In NT times someone with the title of 'prophet' worked as part of an apostolic team with the overall goal of mission, church-planting and strengthening of the brethren.  For example after the dispute over circumcision a letter was written to the Gentile churches and sent to Antioch along with Judas and Silas:


Acts 15:30-33 MKJV  Then indeed they being let go, they came to Antioch. And gathering the multitude, they delivered the letter.  (31)  And when they had read it, they rejoiced at the comfort.  (32)  And Judas and Silas, also being prophets themselves, exhorted the brothers with many words and confirmed them.  (33)  And remaining for a time, they were let go in peace from the brothers to the apostles.


Judas and Silas delivered the letter from the apostles, then used their prophetic gift to exhort the brethren and when the mission was completed they returned to the apostles in Jerusalem (but Silas ended up remaining in Antioch). So the prophets worked with the apostles yet had the ability to do their own teaching and exhorting and also could make decisions about the direction of their ministry.


Here are the approximate categories of prophets that I observe in the New Testament:


  1. 1.People who prophesy just once or very infrequently, generally as part of the initial experience of Spirit baptism. 

  2. 2.Congregational prophets who take their turn prophesying in a service and whose prophesies are weighed up by those present to sort out the wheat from the chaff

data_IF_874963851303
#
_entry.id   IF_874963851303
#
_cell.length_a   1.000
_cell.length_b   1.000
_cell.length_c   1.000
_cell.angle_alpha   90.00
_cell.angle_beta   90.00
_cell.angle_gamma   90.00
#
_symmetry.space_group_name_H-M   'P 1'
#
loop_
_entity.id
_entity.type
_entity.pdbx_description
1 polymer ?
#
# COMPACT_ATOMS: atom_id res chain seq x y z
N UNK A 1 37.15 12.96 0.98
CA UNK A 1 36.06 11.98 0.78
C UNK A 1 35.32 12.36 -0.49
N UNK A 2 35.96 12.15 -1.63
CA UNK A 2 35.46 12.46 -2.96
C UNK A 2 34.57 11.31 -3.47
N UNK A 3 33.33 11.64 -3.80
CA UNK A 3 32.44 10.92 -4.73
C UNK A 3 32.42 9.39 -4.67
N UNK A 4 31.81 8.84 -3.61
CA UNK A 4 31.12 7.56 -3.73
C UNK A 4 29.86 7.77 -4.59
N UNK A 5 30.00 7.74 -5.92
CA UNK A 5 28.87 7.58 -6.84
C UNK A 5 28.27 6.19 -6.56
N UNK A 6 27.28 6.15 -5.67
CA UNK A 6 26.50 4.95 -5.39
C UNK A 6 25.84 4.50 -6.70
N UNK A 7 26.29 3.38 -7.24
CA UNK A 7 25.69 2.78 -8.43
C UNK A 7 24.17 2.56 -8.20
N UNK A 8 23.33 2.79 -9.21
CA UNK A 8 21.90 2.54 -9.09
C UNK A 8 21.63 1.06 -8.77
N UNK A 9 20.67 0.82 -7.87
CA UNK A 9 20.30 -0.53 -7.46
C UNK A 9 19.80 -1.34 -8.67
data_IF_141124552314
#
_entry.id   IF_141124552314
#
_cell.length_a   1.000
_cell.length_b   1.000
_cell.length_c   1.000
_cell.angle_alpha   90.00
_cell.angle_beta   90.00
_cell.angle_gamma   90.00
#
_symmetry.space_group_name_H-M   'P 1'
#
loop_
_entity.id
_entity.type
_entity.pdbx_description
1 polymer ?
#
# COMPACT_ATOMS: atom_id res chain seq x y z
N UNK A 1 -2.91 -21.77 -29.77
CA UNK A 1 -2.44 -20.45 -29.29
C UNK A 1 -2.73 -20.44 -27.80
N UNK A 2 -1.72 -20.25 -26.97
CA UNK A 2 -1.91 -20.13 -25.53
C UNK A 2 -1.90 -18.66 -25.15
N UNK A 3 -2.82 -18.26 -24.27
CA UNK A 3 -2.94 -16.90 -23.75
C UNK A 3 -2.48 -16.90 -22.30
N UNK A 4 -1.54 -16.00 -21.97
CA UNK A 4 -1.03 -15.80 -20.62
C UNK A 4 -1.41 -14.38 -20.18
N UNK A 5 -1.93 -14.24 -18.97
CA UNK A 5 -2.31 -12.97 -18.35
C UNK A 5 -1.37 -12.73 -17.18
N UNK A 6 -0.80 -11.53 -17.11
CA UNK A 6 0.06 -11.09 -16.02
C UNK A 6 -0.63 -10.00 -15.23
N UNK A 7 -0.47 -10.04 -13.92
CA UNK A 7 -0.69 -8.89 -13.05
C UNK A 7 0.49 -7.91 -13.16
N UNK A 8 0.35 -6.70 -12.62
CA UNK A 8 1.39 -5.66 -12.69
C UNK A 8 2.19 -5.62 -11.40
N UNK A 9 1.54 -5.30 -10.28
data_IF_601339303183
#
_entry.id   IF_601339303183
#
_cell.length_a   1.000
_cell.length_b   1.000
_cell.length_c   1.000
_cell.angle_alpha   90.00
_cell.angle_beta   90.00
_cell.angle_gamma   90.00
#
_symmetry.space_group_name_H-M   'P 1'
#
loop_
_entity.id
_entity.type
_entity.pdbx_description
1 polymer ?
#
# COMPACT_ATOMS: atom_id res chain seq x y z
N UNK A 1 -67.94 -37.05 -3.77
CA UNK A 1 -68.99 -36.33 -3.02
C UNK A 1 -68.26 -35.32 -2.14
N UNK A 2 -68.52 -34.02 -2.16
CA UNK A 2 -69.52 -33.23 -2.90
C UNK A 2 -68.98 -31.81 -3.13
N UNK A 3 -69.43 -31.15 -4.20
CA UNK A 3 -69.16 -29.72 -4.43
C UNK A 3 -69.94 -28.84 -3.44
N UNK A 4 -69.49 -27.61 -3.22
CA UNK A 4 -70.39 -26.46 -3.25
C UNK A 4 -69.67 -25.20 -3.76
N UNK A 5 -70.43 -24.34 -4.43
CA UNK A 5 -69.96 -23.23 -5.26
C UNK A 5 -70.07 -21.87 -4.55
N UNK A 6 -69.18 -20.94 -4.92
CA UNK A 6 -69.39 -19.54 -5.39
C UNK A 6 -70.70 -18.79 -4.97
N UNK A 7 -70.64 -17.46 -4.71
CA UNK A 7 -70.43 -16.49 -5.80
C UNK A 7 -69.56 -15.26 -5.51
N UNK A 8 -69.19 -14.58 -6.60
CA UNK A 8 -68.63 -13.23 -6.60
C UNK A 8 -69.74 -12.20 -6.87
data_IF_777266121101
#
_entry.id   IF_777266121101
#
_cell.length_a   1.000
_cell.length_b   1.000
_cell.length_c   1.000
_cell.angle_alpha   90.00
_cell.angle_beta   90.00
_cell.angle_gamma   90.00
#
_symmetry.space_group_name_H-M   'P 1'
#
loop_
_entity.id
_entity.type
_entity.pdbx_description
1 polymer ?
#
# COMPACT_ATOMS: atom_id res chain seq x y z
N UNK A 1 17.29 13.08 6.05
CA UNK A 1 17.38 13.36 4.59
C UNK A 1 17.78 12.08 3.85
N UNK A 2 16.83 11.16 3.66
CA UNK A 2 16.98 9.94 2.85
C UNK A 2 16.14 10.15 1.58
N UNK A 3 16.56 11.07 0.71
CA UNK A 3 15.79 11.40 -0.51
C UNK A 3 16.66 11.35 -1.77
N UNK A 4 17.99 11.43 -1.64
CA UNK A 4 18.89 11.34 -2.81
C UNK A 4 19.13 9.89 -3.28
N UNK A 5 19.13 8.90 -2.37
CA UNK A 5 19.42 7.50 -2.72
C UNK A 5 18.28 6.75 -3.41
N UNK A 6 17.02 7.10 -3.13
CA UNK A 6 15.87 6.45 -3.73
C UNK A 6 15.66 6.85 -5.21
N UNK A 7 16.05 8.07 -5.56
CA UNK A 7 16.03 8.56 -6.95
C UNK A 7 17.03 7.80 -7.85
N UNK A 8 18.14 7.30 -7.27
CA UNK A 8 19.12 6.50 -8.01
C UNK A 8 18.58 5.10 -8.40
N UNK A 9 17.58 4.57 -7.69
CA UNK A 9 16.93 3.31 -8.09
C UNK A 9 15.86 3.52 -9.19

3. 3.Prophets like Agabus and Silas who work with apostolic teams in order to strengthen the church and who operate in prophecy as a mature ministry gift. 

  4. 4.False prophets who enter into the church in order to flatter, deceive and destroy. 


Now we have no great concerns about categories 1 & 3 – one who prophesies very occasionally or the mature and recognized godly prophet. But categories 2 and 4 are a problem. What is the difference between a congregational prophet 'in training' who makes a genuine mistake in hearing God and a 'false prophet' that wants a personal following and tries to split and destroy the fellowship? How can we tell the difference between 'genuinely mistaken' and 'deviously deceptive'?


Every spiritual gift has a learning curve: evangelism, teaching, administration, healing, tongues, interpretation of tongues, discernment of spirits – and prophecy! A spiritual gift may take five, ten or even fifteen years to become fully mature and in the process many unintended mistakes get made. We need to give those developing the gift of prophecy the same amount of leeway - while still holding them to biblical standards.


The godly congregational prophet, who is still on the 'learning curve'  is open to correction by the elders and by Scripture and seeks after righteousness and truth. There is a desire to bless the body of Christ and not to tear it apart.

They will be content starting one on one or in a small group. They do not seek to have people follow after them personally but only after Christ. They respect the church eldership and there  is a wonderful humility and graciousness as they seek to develop the gift of prophecy appropriately for the edification of all present.